As I’ve now said at least twice, this game more than any other deserved to be the break-out indie hit of 2020. It’s a fantastic story of a 17 year old on a pilgrimage of sorts to his grandfather’s hometown in Northern Norway. It’s about the people he meets, the friends he makes, and to some degree, a magical bracelet that bestows him with impossible strength. But seriously, that last part is the least important. It’s the closest I’ve felt to one of my all-time favourite games, Oxenfree.
Triple Topping / PC, Mac, Xbox One
A stunning piece of storytelling, that’s built from others’ storytelling, and is ultimately about the act of storytelling. Like Embracelet, it’s about visiting a remote Scandinavian location, and getting to know the locals. However, it plays out very differently, with all manner of surprise genres popping their heads around the door, live video of people telling their tales, and a significant amount of drinking. It’s charming, ethereal, and deeply smart.
Nicholas O’Brien / PC
A visual novel about reporting the findings of a geological survey to a mining CEO isn’t an easy sell, but honestly, this is fantastic. It’s primarily the internal monologue of the geologist, and explores many subjects, but mostly the structure of power and inequality inherent in the exploitation of resources. Plus the animation is brilliant and reserved. It’s just so damned well written that it could be about drying tea towels and it’d be worth playing.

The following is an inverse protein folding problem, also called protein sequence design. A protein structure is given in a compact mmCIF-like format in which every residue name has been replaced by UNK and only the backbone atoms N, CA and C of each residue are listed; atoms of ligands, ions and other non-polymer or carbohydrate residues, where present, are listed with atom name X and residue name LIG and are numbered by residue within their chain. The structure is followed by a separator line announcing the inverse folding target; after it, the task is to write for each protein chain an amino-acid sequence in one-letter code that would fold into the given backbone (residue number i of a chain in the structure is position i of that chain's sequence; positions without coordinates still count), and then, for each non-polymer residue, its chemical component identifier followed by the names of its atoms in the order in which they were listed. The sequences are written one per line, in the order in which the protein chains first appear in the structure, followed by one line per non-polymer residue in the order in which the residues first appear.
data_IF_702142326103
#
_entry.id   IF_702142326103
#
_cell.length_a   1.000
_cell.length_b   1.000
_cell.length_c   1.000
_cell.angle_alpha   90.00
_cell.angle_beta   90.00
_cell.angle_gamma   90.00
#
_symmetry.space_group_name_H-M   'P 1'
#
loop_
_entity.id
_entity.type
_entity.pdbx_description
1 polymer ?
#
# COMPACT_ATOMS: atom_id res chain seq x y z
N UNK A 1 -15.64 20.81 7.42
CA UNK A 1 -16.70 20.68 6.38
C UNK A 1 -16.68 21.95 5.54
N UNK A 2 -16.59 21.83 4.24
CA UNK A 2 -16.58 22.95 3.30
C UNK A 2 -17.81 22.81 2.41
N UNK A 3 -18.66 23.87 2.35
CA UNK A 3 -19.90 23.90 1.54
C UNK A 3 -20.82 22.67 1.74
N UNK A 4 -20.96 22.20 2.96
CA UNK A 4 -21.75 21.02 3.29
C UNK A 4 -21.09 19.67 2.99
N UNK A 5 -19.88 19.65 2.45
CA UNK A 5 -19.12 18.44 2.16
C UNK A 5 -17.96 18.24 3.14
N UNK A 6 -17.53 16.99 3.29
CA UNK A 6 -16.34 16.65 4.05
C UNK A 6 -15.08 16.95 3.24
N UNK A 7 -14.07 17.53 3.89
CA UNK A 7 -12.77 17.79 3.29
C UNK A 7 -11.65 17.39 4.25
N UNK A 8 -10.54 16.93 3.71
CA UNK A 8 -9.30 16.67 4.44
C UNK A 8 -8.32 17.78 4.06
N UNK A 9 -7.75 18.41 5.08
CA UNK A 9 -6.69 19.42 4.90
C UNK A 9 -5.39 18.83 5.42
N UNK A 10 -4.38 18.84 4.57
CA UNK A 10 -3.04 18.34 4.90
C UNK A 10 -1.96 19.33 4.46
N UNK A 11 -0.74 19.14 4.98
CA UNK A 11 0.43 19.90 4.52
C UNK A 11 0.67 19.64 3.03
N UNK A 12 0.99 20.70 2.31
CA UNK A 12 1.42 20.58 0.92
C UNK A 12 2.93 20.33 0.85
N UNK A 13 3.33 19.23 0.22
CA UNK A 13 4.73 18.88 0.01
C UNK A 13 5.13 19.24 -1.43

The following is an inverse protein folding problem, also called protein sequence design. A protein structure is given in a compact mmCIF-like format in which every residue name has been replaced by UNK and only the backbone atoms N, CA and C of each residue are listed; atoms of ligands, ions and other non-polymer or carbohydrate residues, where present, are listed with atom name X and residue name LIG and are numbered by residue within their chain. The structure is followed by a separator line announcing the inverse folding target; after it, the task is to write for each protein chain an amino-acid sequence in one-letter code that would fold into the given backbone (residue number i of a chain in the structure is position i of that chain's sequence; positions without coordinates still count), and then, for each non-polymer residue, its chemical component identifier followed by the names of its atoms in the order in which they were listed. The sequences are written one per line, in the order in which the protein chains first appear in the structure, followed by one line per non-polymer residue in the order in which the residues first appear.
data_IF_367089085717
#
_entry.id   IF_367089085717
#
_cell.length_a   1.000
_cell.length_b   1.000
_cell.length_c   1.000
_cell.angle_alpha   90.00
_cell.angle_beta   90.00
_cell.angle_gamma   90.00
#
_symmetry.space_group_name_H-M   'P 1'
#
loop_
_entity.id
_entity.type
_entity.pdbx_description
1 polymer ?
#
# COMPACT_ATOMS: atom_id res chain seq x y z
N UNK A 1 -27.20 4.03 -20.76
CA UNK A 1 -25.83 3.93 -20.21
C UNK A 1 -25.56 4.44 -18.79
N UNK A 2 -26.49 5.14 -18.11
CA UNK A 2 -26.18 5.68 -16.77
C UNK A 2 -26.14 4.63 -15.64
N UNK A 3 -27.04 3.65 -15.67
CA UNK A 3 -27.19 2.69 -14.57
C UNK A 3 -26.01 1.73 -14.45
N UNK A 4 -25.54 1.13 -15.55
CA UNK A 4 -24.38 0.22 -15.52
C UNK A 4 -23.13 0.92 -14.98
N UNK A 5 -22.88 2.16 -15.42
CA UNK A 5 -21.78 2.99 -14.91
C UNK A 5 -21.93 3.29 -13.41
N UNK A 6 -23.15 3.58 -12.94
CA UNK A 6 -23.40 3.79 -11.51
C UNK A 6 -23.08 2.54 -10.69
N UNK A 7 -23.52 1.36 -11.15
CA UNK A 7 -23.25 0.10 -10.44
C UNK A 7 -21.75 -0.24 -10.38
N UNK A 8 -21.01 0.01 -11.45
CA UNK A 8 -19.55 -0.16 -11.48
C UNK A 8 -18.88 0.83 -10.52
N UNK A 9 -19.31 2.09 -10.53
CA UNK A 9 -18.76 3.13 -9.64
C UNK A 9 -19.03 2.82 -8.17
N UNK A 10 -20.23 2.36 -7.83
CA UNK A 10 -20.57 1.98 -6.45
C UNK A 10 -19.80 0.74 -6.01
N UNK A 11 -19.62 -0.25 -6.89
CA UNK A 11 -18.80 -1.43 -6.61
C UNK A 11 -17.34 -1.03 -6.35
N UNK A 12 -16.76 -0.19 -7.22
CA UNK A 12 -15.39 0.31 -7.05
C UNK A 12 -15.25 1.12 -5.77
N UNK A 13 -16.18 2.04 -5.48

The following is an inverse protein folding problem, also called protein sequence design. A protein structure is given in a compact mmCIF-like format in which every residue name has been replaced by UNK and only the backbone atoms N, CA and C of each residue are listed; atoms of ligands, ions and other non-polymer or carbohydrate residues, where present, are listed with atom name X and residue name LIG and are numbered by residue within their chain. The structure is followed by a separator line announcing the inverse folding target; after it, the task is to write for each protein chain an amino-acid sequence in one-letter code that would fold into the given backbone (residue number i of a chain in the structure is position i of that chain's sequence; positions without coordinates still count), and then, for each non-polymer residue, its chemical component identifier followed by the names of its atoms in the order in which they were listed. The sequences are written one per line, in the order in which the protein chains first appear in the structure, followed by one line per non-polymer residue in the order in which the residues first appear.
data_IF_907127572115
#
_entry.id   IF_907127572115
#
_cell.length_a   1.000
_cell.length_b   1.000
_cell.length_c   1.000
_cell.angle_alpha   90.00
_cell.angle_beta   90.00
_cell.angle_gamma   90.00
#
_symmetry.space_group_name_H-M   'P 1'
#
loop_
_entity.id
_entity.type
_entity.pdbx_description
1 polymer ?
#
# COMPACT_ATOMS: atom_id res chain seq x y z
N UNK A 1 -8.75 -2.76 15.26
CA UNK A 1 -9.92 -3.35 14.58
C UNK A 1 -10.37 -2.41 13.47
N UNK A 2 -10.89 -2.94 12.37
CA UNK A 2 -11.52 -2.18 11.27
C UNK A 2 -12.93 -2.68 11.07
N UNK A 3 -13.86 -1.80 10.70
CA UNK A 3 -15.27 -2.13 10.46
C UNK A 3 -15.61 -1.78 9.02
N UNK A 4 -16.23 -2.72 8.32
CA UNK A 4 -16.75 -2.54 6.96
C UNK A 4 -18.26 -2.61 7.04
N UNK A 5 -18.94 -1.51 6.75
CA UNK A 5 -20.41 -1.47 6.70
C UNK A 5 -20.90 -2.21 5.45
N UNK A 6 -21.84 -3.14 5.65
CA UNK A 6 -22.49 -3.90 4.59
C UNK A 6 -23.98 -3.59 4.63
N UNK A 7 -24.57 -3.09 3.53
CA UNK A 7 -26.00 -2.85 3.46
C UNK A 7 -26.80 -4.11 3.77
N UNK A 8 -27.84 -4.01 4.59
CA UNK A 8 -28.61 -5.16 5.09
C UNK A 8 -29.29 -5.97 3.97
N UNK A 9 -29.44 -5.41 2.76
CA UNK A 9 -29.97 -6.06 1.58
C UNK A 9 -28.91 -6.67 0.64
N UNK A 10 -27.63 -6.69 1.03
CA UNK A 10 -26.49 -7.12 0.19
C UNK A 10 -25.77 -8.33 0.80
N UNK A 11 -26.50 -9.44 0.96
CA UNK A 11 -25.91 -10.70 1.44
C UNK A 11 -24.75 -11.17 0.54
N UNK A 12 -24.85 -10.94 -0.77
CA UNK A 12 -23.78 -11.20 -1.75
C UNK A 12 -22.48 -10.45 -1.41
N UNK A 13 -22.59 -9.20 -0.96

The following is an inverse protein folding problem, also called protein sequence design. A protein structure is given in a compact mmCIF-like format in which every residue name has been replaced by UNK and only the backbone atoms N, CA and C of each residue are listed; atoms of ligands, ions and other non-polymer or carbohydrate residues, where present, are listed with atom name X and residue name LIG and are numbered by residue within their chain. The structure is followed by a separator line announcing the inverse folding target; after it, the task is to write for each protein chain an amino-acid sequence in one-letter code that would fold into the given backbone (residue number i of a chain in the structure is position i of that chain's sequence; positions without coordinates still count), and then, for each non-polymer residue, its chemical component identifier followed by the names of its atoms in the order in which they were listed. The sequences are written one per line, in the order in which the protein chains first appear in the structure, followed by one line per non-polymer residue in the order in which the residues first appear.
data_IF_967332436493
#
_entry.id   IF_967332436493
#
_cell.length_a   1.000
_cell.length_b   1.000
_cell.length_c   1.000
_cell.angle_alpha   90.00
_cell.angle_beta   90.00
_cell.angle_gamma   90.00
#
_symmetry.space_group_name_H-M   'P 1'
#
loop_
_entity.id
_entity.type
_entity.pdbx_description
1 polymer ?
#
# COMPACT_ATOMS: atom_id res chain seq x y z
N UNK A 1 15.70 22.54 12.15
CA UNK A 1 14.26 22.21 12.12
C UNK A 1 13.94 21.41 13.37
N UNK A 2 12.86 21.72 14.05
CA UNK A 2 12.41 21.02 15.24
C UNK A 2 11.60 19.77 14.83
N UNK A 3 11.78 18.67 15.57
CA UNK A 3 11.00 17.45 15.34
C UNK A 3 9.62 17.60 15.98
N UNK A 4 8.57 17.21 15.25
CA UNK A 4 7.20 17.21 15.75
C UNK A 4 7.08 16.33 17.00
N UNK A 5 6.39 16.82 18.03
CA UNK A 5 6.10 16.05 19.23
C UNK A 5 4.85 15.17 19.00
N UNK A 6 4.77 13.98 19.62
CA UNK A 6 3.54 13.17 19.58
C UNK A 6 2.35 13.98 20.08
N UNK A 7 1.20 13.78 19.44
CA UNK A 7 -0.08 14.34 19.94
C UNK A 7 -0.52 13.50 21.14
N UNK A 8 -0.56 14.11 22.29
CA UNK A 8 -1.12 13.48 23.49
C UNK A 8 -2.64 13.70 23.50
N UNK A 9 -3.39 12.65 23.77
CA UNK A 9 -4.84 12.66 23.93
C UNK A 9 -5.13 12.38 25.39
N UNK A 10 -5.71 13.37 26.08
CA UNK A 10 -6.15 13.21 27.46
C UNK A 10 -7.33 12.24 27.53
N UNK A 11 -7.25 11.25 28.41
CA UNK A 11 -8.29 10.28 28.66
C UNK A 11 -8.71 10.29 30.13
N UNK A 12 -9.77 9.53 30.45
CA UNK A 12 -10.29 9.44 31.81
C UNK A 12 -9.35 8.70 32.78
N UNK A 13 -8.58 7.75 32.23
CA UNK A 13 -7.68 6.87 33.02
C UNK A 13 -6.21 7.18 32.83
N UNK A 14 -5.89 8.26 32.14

Draw Me A Pixel / PC, Mac
Oh I’m just so pleased that this caught on! What a treat it was to find, to play and then champion, this game that so desperately doesn’t want to be played. It’s one of the funniest games I’ve ever played, in some senses a sort of successor to The Stanley Parable (despite having almost nothing in common), and delighted me with its barrage of brilliant ideas.
The less you know before you play, the more you’ll get out of it. And hot damn if my banging on about it didn’t get it reviewed in The Guardian of all places!
This is absolutely Buried Treasure’s Game Of The Year. And I’m delighted to say that since I wrote about it on Kotaku, I’ve been inundated by people telling me either they already played it and adored it, or are buying it right away. Join them!
Merry Christmas and Happy New Year, everyone! Buried Treasure will sleep now until the second week of January, where it’ll be back in full force, introducing you to another year’s worth of hidden gems. Love you.